Inglestone House and its current custodians
Colin and Lisa Seccombe moved from Bedlington in Northumberland, to take over the running of this lovely Guest House in 2014. Searching for a change of lifestyle they found it in the fine Border town of Kelso; a place they had frequently visited before. Inglestone House is an imposing Grade B listed Georgian property, full of character with original floors and a Chinese Style staircase, in vogue during the 1750’s. The local Listed Buildings officer used the staircase to date the building to between 1750-1755. The building is situated in the very centre of the town and has, over the years changed in its ownership and it’s configuration. Present day townsfolk have told how they visited the ground floor of Inglestone House to see their doctor who lived above the practice in the rest of the big house. One guest even recalled having his tonsils removed in the room where he had just spent the night! A new GP’s surgery was built in the 1970s and a picture of Inglestone House hangs there.
The History of Kelso
Kelso was known as a town of trading which is clear from the street names in the centre of town; Woodmarket, Horsemarket, Coalmarket and Mill Wynd as a few examples. There has been a mill on the Tweed in Kelso since the 12th Century, the present day mill owned by Hogarth’s has been in existence now for over 100 years and this is where we buy oat flakes for your morning porridge. Kelso is still a vibrant and bustling town with an attractive mix of independent shops, cafes and other local businesses.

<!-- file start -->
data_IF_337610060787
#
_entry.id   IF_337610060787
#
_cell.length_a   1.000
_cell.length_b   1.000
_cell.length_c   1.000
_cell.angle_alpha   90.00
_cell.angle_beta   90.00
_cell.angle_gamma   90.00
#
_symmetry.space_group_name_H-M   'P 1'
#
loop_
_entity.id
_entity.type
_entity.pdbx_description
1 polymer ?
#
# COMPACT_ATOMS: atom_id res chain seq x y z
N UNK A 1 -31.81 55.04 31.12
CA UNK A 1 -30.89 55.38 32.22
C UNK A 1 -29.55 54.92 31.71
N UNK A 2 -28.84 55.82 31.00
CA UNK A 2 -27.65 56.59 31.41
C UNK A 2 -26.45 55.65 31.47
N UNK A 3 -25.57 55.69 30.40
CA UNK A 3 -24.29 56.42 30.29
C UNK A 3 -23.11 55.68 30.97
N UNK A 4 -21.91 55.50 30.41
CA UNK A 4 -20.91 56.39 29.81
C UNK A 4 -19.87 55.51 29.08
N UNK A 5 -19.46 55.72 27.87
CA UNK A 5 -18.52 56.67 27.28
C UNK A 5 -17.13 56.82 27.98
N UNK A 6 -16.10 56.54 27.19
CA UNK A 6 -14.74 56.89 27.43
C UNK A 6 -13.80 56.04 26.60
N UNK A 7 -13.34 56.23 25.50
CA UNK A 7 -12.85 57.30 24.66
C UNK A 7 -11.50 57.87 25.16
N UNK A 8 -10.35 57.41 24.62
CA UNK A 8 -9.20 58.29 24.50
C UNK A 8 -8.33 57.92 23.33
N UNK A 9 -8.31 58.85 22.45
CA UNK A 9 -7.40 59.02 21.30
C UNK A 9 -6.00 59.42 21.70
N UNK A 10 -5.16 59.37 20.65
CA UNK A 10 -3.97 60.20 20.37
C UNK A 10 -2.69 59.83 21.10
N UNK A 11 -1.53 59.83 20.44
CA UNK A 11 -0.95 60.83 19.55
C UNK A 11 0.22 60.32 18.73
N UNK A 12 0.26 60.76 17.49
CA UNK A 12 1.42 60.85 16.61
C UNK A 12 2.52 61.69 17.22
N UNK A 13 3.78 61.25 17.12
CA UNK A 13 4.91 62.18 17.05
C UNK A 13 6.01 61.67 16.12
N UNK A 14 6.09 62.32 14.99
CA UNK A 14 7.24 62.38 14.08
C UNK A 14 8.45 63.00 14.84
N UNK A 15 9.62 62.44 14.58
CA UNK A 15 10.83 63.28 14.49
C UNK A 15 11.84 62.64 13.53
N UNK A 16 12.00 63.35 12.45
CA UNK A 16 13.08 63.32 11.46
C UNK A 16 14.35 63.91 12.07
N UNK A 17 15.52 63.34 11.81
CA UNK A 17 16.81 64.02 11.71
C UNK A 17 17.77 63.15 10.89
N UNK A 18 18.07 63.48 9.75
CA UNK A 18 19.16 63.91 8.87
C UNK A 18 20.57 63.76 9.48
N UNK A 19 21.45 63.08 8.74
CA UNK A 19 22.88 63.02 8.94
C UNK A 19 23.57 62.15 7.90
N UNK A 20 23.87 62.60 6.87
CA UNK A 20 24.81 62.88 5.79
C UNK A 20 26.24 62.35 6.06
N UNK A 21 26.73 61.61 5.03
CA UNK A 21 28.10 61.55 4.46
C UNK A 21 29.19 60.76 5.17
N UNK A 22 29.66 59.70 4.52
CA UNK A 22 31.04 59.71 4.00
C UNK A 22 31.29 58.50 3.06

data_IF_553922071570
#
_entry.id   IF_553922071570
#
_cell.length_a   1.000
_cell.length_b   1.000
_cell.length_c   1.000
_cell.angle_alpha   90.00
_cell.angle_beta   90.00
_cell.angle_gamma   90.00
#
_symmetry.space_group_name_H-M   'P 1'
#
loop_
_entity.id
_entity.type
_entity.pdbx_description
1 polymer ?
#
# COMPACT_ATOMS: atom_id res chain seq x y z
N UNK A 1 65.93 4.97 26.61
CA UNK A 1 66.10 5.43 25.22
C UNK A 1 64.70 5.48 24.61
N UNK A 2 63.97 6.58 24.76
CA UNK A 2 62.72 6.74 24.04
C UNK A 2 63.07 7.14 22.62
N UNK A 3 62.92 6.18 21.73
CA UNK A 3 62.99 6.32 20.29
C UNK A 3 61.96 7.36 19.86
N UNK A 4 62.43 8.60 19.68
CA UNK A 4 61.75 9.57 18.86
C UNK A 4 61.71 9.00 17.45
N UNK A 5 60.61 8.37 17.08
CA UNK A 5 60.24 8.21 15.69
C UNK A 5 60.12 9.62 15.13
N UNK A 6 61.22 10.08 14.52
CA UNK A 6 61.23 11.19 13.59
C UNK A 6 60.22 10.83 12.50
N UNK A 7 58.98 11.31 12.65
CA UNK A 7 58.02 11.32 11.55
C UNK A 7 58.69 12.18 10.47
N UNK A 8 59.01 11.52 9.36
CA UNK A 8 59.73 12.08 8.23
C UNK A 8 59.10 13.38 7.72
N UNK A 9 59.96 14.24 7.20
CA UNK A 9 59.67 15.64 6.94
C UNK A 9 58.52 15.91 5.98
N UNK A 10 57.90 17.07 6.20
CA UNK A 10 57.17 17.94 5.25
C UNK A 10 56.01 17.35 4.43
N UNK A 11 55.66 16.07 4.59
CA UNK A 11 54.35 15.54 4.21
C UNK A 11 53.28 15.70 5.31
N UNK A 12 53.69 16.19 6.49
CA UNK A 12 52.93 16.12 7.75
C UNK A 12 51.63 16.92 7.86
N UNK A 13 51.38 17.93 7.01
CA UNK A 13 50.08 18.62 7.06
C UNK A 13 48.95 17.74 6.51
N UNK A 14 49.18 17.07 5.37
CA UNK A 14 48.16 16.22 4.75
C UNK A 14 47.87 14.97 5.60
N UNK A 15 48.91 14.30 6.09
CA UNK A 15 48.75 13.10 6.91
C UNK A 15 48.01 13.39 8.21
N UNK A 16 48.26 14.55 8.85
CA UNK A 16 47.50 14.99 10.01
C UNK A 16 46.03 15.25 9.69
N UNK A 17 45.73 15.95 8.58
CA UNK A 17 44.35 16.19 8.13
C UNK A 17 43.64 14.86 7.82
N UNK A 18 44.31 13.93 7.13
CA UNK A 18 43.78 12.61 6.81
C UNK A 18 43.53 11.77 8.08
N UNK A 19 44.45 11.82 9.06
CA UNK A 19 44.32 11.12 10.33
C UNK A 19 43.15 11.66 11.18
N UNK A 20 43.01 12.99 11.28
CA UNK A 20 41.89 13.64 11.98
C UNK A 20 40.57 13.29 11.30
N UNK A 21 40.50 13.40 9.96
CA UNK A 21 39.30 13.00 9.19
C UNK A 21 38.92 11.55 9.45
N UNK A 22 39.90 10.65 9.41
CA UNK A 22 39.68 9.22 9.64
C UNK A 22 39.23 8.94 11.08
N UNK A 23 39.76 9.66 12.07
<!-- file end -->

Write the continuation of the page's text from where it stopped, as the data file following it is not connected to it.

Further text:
The earliest recorded history of Kelso was in 1113 when David, Earl of Tweeddale and Northampton, later David I, King of Scotland, brought monks from France to set up a Monastery originally in Selkirk. In 1128 the monks moved to Kelso to set up the abbey which still exists, in part, today.
The earliest inhabitants of the town were thought to have lived in the grounds of what is now Floors castle, an area which was destroyed by fire in 1684.
After the erection of the abbey, a small community began to grow in and around that area due mainly to the wonderful craft work skills of the monks.
In the 18th and 19th centuries larger stately homes were built outside of Kelso for the richer middle class, away from the overcrowded tenements in the main town.
One of Scotland’s most famous literary figures, Sir Walter Scott, has a strong association with Kelso. Sent to the Borders as a child to improve his health, he fell in love with the place later writing “Kelso, the most beautiful if not the most romantic village in Scotland”. Scott became a local hero and a Scottish legend , the world’s biggest selling author of his day. A short distance from Kelso, Scott made his home at Abbotsford, a fascinating place and well worth a visit.
In the 20th century when industry changed to focus more on electronics, an industrial estate was built at Pinnaclehill.
Kelso tourist Attractions